Across the United States, growers have developed local, niche markets for specialty cut flower crops that are in demand by U.S. consumers for their unique blooms and fresh quality (Armitage and Laushman, 2003). Stems are typically sold wholesale to local retail businesses, such as florists, or as prearranged bouquets in direct markets, such as farmers markets, farm stands, and community-supported agriculture subscriptions (Connolly and McCracken, 2016). These markets, combined with increasing public demand for local agricultural products (Wolfe and McKissick, 2007; Yue et al., 2011; Zongyu et al., 2016), have led to an increase in cut flower farms across the U.S. national membership in the Association of Specialty Cut Flower Growers (ASCFG) reflects this: there are now 1980 members (Judy Laushman, personal communication, 21 Aug. 2020), a quadrupling in membership since 2008. Included in this growth are nontraditional regions for cut flower production, such as the U.S. Intermountain West, where 86 small-scale farms have been established in Utah and southern Idaho, as well as a Utah-based cut flower farmer association that gained 114 members since launching in mid-2019 (Utah Cut Flower Farm Association, 2021).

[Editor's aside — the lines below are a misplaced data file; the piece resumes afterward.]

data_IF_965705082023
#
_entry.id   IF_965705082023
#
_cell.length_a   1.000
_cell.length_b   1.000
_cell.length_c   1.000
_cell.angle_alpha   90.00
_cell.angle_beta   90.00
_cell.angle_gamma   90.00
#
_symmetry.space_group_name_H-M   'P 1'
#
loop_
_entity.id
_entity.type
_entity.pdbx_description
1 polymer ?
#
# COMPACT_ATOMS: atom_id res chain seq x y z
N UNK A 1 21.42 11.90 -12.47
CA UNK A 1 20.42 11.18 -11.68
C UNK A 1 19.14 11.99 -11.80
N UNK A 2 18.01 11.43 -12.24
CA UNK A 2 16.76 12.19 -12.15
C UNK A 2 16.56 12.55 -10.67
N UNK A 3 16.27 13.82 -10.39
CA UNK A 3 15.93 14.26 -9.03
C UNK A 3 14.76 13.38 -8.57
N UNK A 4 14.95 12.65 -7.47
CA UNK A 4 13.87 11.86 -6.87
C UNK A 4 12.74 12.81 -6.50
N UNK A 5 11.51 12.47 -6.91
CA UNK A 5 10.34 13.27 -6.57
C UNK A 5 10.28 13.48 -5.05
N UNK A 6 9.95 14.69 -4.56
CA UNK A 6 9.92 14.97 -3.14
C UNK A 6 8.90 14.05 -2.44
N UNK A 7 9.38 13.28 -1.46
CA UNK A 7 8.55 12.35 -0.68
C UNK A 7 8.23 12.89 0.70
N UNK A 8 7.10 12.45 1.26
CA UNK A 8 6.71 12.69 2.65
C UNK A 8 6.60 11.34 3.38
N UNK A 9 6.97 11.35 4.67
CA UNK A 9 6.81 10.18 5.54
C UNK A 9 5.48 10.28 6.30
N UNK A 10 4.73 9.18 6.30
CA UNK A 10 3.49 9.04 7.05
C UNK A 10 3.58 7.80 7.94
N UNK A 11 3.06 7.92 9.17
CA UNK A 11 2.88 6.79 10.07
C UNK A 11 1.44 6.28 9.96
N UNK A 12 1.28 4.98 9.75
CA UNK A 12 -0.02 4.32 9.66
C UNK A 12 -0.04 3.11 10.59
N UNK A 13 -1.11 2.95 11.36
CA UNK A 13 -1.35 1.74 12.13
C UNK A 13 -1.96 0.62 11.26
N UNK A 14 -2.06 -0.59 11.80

Local trials are critical for optimizing cut flower production against regional constraints (Ortiz et al., 2012; Wien, 2009). Surveys of growers emphasize this need with season extension, control of bloom timing, and cultivar selection as the top-ranked regional research priorities in a survey conducted at the 2019 Utah Urban and Small Farms Conference (Cut Flower Growers Survey, 20 Feb. 2019), and season extension and control of bloom timing were top needs across the United States and Canada (Loyola et al., 2019). Growing in a low-cost high tunnel can advance and increase production by stabilizing environmental conditions (Lamont, 2009; Wells and Loy, 1993), particularly for cool-season crops. Passive heating advances planting and harvest to meet early market demands (Starman et al., 1995; Wien, 2009). High tunnels also offer physical protection from late snowstorms and rainfall that can damage the crop (Lamont, 2009; Wien, 2009). Later in the growing season, high tunnels can be transformed into shade structures by replacing the plastic film covering with shadecloth to reduce temperature and solar radiation (Wien, 2009). For cut flower production, shade may have additional benefits, such as increasing stem length, and hence marketable yields (Armitage, 1991).